Gitelman, Lisa, Paper Knowledge: Toward a Media History of Documents.
Gitelman, Lisa, Paper Knowledge: Toward a Media History of Documents, Duke University Press, Durham, NC, 2014, ISBN 9 7808 2235 6578, 224 pp., A$22.95.
Paper Knowledge: Toward a Media History of Documents is a strong contribution to Lisa Gitelman's growing body of influential work in media studies and media archaeology, drilling down into an area largely unexplored by print culture studies or the history of communication: everyday and ephemeral documents in operation in the world. Part of Duke's Sign Storage and Transmission series, of which Gitelman and Jonathan Sterne are series editors, this book provides a cultural history of the document as an epistemic object, from commercial 'job' printing in the 1930s through to the portable document format file that has inherited centuries of thinking through with paperwork. Gitelman's attention is not on the content housed by various kinds of documents but on how the various formats work and the social functions they perform. Here she isn't thinking of the kinds of print culture heroes we are used to hearing about. Even within the 'genre' of the document, as she identifies it, her attention is not on the reified papers that have shaped human history, but on the mundane ephemera that is all around us, shaping our thinking, behaviour and labour.
In order to tell the story of the document, Gitelman chooses as case studies four brief but key moments in time, which reveal concepts that help us to understand something of the influence of containers of knowledge on our thinking processes. These seemingly mundane objects illuminate different qualities of the document and its contribution to epistemology. The case studies begin in the late nineteenth century with the 'jobbing press' era and the production of printed ephemera that found its way into the home as well as the workplace. The second case study concerns a media history of scholarly communication focusing on a short-lived and idiosyncratic plan for the reproduction of typescripts without letterpress printing in the 1930s. Here Gitelman likens the typescript reproduction to e-books in both process and product. The third case study, on the history of photocopy machines, returns to the notion of texts that are also pictures of themselves. Gitelman demonstrates the way concepts of xerography influenced the development of digital knowledge practices through her detailed account of the Pentagon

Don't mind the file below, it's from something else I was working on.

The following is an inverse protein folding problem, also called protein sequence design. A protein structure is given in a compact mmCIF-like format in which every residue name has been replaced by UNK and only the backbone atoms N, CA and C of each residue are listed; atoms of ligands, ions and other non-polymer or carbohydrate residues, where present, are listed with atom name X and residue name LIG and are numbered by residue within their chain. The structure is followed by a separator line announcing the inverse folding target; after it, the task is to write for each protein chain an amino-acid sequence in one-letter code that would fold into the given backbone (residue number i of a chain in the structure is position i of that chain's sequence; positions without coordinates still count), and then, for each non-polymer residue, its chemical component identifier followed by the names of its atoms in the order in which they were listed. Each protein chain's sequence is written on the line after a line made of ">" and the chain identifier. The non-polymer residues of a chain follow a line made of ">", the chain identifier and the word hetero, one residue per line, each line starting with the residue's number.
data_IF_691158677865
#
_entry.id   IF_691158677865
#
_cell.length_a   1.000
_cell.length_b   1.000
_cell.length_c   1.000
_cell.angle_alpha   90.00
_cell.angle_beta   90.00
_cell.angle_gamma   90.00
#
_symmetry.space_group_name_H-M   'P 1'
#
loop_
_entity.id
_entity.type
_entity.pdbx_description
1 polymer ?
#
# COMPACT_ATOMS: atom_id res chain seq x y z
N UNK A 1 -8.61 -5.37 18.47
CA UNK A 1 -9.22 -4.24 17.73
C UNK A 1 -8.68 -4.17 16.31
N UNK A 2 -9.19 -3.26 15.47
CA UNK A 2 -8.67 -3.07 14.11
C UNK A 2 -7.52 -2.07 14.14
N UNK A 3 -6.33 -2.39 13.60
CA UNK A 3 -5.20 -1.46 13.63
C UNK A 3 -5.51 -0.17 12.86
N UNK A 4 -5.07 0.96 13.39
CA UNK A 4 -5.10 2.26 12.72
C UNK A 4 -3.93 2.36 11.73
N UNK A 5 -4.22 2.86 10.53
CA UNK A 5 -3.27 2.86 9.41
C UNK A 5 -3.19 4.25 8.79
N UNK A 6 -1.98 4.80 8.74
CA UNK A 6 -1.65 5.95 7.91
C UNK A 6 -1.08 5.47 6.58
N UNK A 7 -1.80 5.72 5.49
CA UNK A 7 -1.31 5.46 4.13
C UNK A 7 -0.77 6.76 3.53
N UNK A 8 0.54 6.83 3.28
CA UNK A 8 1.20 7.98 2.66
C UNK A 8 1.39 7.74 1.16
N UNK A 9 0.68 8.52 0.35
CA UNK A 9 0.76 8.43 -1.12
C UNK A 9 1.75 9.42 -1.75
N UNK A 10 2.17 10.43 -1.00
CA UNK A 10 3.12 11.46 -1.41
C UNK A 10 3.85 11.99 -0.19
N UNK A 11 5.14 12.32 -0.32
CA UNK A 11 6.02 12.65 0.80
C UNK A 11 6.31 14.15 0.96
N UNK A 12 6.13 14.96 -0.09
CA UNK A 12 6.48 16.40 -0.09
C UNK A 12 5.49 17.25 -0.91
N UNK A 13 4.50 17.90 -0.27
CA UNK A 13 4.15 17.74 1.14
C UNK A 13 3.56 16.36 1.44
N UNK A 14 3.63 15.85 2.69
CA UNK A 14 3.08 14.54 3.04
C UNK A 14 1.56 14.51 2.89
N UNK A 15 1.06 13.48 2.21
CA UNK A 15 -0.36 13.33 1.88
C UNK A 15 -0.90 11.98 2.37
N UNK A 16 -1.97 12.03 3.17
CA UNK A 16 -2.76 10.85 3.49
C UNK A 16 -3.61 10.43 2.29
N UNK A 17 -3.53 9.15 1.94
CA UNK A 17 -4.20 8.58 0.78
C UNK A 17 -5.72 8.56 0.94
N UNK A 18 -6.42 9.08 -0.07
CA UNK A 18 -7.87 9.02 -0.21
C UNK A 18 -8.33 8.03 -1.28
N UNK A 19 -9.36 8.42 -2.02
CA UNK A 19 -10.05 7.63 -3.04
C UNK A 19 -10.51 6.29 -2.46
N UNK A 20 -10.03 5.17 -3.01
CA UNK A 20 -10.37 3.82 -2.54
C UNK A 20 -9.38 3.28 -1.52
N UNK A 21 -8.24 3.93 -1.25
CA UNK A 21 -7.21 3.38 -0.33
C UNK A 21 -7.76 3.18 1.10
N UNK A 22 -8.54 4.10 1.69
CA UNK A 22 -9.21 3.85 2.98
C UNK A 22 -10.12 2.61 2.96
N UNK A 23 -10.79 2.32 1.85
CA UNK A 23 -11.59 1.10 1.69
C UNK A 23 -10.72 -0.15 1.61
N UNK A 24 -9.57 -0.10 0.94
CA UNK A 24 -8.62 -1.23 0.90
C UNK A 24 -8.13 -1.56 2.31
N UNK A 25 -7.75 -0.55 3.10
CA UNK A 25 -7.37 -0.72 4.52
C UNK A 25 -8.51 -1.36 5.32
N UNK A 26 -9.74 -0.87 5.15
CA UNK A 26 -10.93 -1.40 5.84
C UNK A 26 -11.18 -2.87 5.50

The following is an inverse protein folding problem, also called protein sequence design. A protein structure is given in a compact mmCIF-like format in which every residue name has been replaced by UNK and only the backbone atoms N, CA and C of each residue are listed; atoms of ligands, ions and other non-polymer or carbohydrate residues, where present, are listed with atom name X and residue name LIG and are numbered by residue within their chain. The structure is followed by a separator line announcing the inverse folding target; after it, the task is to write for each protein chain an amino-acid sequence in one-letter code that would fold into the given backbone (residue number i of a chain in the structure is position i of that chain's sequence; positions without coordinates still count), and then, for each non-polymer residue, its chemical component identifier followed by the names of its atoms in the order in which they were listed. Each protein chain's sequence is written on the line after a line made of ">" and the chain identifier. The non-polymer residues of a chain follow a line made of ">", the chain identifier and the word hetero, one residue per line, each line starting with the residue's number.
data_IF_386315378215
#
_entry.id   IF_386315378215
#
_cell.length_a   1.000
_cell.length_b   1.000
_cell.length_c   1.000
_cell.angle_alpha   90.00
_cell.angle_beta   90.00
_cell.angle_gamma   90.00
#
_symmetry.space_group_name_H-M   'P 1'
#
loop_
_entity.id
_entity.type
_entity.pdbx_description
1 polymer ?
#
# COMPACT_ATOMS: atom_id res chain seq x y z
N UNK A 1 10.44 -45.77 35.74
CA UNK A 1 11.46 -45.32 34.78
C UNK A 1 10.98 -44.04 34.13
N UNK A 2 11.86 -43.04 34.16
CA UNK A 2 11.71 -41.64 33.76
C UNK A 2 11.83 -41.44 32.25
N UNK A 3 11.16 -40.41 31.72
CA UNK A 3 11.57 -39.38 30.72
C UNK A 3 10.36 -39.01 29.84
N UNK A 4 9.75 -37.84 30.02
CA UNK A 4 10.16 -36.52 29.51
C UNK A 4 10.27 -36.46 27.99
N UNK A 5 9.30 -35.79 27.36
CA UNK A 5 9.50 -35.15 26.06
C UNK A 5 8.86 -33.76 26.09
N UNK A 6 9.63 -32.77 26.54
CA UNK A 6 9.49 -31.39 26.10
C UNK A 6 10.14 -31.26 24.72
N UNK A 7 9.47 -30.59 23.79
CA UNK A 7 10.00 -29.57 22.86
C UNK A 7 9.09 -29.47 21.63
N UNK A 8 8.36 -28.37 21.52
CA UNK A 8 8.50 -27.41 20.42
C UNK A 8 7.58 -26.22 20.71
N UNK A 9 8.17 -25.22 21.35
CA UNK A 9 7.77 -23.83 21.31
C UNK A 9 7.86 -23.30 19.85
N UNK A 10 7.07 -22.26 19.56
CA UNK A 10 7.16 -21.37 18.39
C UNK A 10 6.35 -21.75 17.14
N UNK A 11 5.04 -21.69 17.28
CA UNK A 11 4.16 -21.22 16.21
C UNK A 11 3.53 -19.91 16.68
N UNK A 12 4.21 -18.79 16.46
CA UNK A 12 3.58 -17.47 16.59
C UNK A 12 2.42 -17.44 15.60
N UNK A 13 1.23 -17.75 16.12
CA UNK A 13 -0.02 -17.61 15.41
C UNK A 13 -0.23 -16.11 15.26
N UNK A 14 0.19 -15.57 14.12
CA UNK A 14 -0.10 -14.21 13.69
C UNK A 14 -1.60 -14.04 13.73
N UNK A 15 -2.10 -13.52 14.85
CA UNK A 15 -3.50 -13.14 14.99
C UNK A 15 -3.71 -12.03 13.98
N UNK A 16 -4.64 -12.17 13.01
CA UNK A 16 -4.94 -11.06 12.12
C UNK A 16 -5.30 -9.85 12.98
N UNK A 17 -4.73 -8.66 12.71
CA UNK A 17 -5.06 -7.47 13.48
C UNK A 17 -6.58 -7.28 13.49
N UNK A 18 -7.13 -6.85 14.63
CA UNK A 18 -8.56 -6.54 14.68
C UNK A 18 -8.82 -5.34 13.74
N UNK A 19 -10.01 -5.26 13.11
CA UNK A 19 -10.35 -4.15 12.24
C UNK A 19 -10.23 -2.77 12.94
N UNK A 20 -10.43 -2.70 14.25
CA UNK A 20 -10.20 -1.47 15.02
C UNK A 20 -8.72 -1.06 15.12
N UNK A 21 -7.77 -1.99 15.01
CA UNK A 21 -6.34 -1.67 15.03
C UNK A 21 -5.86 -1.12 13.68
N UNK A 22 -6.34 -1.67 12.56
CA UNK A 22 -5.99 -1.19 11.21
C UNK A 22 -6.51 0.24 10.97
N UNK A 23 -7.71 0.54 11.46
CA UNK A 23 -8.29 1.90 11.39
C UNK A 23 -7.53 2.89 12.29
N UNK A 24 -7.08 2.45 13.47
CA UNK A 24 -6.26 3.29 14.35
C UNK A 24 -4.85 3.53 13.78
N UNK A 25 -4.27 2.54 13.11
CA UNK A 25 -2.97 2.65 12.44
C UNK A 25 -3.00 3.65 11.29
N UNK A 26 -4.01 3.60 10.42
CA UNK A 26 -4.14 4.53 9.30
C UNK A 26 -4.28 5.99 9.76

Papers controversy--an event that clearly resonates with WikiLeaks. In the final case study, Gitelman turns to portable document format (PDF) files, seeing them as electronic documents bound by and 'near print', in the mode of 'internality' and, mythically, 'beyond paper' (pp. 115, 116, 126).
As Gitelman herself points out, the case studies are thoroughly US-based. The gaps between the pinpoint case studies sing so loudly and demand an attention that the author cannot give. But the case studies that are there work in two directions: drilling down to the fine-grained detail of individual examples at the same time as extrapolating outwards to the level of genre, medium and format, providing critical attention to an element of our mediated lives by which we are surrounded and yet find so easy to ignore.
--Tully Barnett, Humanities and Creative Arts, Flinders University
|Printer friendly Cite/link Email Feedback|
|Publication:||Media International Australia incorporating Culture and Policy|
|Article Type:||Book review|
|Date:||Nov 1, 2015|
|Previous Article:||Glynn, Stephen, Quadrophenia.|
|Next Article:||Griffin-Foley, Bridget, Sir Frank Packer: A Biography.|